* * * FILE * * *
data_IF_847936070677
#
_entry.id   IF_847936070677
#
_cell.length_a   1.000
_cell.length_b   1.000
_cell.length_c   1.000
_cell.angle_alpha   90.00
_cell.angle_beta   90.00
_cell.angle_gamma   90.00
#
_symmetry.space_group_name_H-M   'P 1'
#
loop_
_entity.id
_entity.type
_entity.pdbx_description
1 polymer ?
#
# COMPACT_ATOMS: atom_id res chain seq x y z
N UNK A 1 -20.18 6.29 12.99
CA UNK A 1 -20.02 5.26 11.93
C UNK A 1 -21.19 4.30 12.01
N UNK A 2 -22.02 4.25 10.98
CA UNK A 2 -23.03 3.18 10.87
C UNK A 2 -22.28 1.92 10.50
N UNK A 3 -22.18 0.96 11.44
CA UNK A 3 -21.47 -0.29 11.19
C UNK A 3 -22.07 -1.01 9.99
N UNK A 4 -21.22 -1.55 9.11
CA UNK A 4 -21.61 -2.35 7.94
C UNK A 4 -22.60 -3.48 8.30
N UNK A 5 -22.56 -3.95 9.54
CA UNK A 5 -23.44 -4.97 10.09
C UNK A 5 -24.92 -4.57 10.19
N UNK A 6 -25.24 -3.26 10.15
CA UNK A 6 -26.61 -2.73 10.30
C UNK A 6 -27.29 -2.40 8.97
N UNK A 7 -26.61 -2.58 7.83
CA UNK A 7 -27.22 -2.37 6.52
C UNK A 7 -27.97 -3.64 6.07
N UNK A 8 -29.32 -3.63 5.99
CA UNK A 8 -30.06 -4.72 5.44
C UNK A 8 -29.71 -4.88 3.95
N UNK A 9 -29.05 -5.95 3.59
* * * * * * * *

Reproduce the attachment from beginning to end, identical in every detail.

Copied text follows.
data_IF_847936070677
#
_entry.id   IF_847936070677
#
_cell.length_a   1.000
_cell.length_b   1.000
_cell.length_c   1.000
_cell.angle_alpha   90.00
_cell.angle_beta   90.00
_cell.angle_gamma   90.00
#
_symmetry.space_group_name_H-M   'P 1'
#
loop_
_entity.id
_entity.type
_entity.pdbx_description
1 polymer ?
#
# COMPACT_ATOMS: atom_id res chain seq x y z
N UNK A 1 -20.18 6.29 12.99
CA UNK A 1 -20.02 5.26 11.93
C UNK A 1 -21.19 4.30 12.01
N UNK A 2 -22.02 4.25 10.98
CA UNK A 2 -23.03 3.18 10.87
C UNK A 2 -22.28 1.92 10.50
N UNK A 3 -22.18 0.96 11.44
CA UNK A 3 -21.47 -0.29 11.19
C UNK A 3 -22.07 -1.01 9.99
N UNK A 4 -21.22 -1.55 9.11
CA UNK A 4 -21.61 -2.35 7.94
C UNK A 4 -22.60 -3.48 8.30
N UNK A 5 -22.56 -3.95 9.54
CA UNK A 5 -23.44 -4.97 10.09
C UNK A 5 -24.92 -4.57 10.19
N UNK A 6 -25.24 -3.26 10.15
CA UNK A 6 -26.61 -2.73 10.30
C UNK A 6 -27.29 -2.40 8.97
N UNK A 7 -26.61 -2.58 7.83
CA UNK A 7 -27.22 -2.37 6.52
C UNK A 7 -27.97 -3.64 6.07
N UNK A 8 -29.32 -3.63 5.99
CA UNK A 8 -30.06 -4.72 5.44
C UNK A 8 -29.71 -4.88 3.95
N UNK A 9 -29.05 -5.95 3.59